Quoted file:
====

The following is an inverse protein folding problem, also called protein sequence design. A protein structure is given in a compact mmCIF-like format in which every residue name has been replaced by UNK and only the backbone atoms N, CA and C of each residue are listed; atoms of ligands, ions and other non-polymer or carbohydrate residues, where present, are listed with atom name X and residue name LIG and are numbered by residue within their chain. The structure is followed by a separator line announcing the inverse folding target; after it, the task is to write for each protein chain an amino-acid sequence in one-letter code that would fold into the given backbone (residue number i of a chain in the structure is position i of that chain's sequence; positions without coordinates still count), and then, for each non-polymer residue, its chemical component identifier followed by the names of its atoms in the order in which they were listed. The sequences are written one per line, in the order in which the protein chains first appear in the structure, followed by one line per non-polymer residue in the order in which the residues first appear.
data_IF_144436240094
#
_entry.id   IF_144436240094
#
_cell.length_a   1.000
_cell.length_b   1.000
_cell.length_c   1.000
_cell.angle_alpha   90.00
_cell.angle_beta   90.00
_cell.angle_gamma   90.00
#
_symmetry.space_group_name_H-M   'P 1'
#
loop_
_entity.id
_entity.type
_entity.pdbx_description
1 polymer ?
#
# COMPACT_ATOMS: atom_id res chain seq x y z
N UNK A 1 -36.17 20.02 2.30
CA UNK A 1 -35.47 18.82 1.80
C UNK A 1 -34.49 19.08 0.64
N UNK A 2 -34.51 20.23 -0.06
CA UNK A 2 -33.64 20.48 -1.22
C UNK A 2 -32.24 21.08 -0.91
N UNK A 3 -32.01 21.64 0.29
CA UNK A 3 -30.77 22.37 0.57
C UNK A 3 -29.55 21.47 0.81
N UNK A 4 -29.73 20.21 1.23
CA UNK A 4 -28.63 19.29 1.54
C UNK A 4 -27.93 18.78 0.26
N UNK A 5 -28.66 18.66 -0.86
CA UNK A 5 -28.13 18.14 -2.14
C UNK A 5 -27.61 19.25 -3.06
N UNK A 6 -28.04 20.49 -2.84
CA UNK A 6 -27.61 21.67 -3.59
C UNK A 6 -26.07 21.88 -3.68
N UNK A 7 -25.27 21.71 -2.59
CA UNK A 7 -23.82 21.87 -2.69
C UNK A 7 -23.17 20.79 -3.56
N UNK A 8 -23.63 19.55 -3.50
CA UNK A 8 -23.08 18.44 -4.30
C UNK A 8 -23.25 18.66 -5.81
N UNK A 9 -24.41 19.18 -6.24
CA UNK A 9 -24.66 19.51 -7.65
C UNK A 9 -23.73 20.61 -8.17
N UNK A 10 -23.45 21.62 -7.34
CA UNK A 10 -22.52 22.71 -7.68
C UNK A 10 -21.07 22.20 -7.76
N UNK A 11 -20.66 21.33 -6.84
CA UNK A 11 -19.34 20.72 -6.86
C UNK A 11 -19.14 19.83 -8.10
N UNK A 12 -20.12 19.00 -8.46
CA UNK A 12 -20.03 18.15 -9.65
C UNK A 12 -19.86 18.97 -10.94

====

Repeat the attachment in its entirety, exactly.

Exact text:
The following is an inverse protein folding problem, also called protein sequence design. A protein structure is given in a compact mmCIF-like format in which every residue name has been replaced by UNK and only the backbone atoms N, CA and C of each residue are listed; atoms of ligands, ions and other non-polymer or carbohydrate residues, where present, are listed with atom name X and residue name LIG and are numbered by residue within their chain. The structure is followed by a separator line announcing the inverse folding target; after it, the task is to write for each protein chain an amino-acid sequence in one-letter code that would fold into the given backbone (residue number i of a chain in the structure is position i of that chain's sequence; positions without coordinates still count), and then, for each non-polymer residue, its chemical component identifier followed by the names of its atoms in the order in which they were listed. The sequences are written one per line, in the order in which the protein chains first appear in the structure, followed by one line per non-polymer residue in the order in which the residues first appear.
data_IF_144436240094
#
_entry.id   IF_144436240094
#
_cell.length_a   1.000
_cell.length_b   1.000
_cell.length_c   1.000
_cell.angle_alpha   90.00
_cell.angle_beta   90.00
_cell.angle_gamma   90.00
#
_symmetry.space_group_name_H-M   'P 1'
#
loop_
_entity.id
_entity.type
_entity.pdbx_description
1 polymer ?
#
# COMPACT_ATOMS: atom_id res chain seq x y z
N UNK A 1 -36.17 20.02 2.30
CA UNK A 1 -35.47 18.82 1.80
C UNK A 1 -34.49 19.08 0.64
N UNK A 2 -34.51 20.23 -0.06
CA UNK A 2 -33.64 20.48 -1.22
C UNK A 2 -32.24 21.08 -0.91
N UNK A 3 -32.01 21.64 0.29
CA UNK A 3 -30.77 22.37 0.57
C UNK A 3 -29.55 21.47 0.81
N UNK A 4 -29.73 20.21 1.23
CA UNK A 4 -28.63 19.29 1.54
C UNK A 4 -27.93 18.78 0.26
N UNK A 5 -28.66 18.66 -0.86
CA UNK A 5 -28.13 18.14 -2.14
C UNK A 5 -27.61 19.25 -3.06
N UNK A 6 -28.04 20.49 -2.84
CA UNK A 6 -27.61 21.67 -3.59
C UNK A 6 -26.07 21.88 -3.68
N UNK A 7 -25.27 21.71 -2.59
CA UNK A 7 -23.82 21.87 -2.69
C UNK A 7 -23.17 20.79 -3.56
N UNK A 8 -23.63 19.55 -3.50
CA UNK A 8 -23.08 18.44 -4.30
C UNK A 8 -23.25 18.66 -5.81
N UNK A 9 -24.41 19.18 -6.24
CA UNK A 9 -24.66 19.51 -7.65
C UNK A 9 -23.73 20.61 -8.17
N UNK A 10 -23.45 21.62 -7.34
CA UNK A 10 -22.52 22.71 -7.68
C UNK A 10 -21.07 22.20 -7.76
N UNK A 11 -20.66 21.33 -6.84
CA UNK A 11 -19.34 20.72 -6.86
C UNK A 11 -19.14 19.83 -8.10
N UNK A 12 -20.12 19.00 -8.46
CA UNK A 12 -20.03 18.15 -9.65
C UNK A 12 -19.86 18.97 -10.94